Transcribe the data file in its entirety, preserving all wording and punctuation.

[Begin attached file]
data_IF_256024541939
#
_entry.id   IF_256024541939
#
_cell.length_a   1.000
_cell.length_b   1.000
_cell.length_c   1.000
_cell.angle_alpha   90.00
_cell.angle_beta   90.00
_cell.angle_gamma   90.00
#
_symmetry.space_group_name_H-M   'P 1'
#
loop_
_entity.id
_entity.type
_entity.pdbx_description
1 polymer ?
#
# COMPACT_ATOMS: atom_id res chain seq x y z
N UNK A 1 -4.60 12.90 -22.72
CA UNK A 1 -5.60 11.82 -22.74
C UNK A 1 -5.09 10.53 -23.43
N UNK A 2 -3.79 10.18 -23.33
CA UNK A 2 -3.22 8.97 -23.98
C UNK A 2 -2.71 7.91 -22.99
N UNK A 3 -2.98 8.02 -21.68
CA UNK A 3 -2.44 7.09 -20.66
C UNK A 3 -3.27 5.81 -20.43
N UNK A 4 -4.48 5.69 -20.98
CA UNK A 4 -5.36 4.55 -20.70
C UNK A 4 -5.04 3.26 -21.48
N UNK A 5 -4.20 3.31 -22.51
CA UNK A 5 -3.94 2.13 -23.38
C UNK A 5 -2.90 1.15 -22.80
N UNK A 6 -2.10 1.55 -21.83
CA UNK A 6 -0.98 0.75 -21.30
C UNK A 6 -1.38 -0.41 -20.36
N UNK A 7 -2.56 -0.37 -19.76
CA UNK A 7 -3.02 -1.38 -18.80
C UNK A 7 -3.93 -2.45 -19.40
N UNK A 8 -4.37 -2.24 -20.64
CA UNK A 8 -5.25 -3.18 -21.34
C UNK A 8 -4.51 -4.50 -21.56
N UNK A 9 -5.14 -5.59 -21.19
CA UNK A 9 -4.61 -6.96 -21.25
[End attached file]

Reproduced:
data_IF_256024541939
#
_entry.id   IF_256024541939
#
_cell.length_a   1.000
_cell.length_b   1.000
_cell.length_c   1.000
_cell.angle_alpha   90.00
_cell.angle_beta   90.00
_cell.angle_gamma   90.00
#
_symmetry.space_group_name_H-M   'P 1'
#
loop_
_entity.id
_entity.type
_entity.pdbx_description
1 polymer ?
#
# COMPACT_ATOMS: atom_id res chain seq x y z
N UNK A 1 -4.60 12.90 -22.72
CA UNK A 1 -5.60 11.82 -22.74
C UNK A 1 -5.09 10.53 -23.43
N UNK A 2 -3.79 10.18 -23.33
CA UNK A 2 -3.22 8.97 -23.98
C UNK A 2 -2.71 7.91 -22.99
N UNK A 3 -2.98 8.02 -21.68
CA UNK A 3 -2.44 7.09 -20.66
C UNK A 3 -3.27 5.81 -20.43
N UNK A 4 -4.48 5.69 -20.98
CA UNK A 4 -5.36 4.55 -20.70
C UNK A 4 -5.04 3.26 -21.48
N UNK A 5 -4.20 3.31 -22.51
CA UNK A 5 -3.94 2.13 -23.38
C UNK A 5 -2.90 1.15 -22.80
N UNK A 6 -2.10 1.55 -21.83
CA UNK A 6 -0.98 0.75 -21.30
C UNK A 6 -1.38 -0.41 -20.36
N UNK A 7 -2.56 -0.37 -19.76
CA UNK A 7 -3.02 -1.38 -18.80
C UNK A 7 -3.93 -2.45 -19.40
N UNK A 8 -4.37 -2.24 -20.64
CA UNK A 8 -5.25 -3.18 -21.34
C UNK A 8 -4.51 -4.50 -21.56
N UNK A 9 -5.14 -5.59 -21.19
CA UNK A 9 -4.61 -6.96 -21.25